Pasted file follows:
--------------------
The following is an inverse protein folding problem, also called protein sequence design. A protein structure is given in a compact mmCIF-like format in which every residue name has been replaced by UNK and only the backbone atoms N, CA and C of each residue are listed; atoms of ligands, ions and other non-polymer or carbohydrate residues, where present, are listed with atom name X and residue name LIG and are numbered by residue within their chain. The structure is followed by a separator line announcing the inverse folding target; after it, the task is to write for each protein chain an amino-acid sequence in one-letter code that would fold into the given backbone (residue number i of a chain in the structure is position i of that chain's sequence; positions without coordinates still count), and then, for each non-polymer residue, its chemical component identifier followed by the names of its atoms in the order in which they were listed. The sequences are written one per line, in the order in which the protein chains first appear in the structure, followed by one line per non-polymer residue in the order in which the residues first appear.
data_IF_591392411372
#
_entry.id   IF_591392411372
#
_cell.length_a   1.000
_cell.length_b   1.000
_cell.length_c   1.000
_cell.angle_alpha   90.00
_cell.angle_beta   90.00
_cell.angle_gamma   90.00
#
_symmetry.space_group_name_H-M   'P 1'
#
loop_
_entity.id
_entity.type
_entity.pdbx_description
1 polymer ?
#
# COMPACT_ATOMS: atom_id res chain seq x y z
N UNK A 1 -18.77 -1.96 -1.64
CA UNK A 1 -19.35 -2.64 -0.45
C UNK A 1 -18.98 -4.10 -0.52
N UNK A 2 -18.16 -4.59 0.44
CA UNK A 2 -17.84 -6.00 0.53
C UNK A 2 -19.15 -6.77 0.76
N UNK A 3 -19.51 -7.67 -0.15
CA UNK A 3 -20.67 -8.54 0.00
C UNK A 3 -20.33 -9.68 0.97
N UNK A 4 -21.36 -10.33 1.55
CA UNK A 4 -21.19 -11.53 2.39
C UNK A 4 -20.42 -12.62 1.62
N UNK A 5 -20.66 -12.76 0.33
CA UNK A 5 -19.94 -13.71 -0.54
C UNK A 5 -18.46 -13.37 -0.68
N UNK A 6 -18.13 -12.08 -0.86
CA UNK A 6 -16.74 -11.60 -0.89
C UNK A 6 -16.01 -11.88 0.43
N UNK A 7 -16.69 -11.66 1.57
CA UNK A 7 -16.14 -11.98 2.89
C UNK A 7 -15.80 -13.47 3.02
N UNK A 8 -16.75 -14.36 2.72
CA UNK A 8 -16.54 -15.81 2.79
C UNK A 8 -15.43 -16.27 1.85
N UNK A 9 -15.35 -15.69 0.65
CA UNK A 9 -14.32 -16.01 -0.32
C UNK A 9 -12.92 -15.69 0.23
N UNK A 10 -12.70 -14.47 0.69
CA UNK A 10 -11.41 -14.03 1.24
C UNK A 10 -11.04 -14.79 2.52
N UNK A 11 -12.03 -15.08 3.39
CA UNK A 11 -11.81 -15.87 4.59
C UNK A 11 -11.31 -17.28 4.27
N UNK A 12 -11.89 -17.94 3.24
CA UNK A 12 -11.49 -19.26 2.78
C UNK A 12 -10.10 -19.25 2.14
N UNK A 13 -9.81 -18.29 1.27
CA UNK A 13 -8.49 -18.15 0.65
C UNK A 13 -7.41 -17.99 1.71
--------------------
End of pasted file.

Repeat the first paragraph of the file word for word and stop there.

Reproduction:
The following is an inverse protein folding problem, also called protein sequence design. A protein structure is given in a compact mmCIF-like format in which every residue name has been replaced by UNK and only the backbone atoms N, CA and C of each residue are listed; atoms of ligands, ions and other non-polymer or carbohydrate residues, where present, are listed with atom name X and residue name LIG and are numbered by residue within their chain. The structure is followed by a separator line announcing the inverse folding target; after it, the task is to write for each protein chain an amino-acid sequence in one-letter code that would fold into the given backbone (residue number i of a chain in the structure is position i of that chain's sequence; positions without coordinates still count), and then, for each non-polymer residue, its chemical component identifier followed by the names of its atoms in the order in which they were listed. The sequences are written one per line, in the order in which the protein chains first appear in the structure, followed by one line per non-polymer residue in the order in which the residues first appear.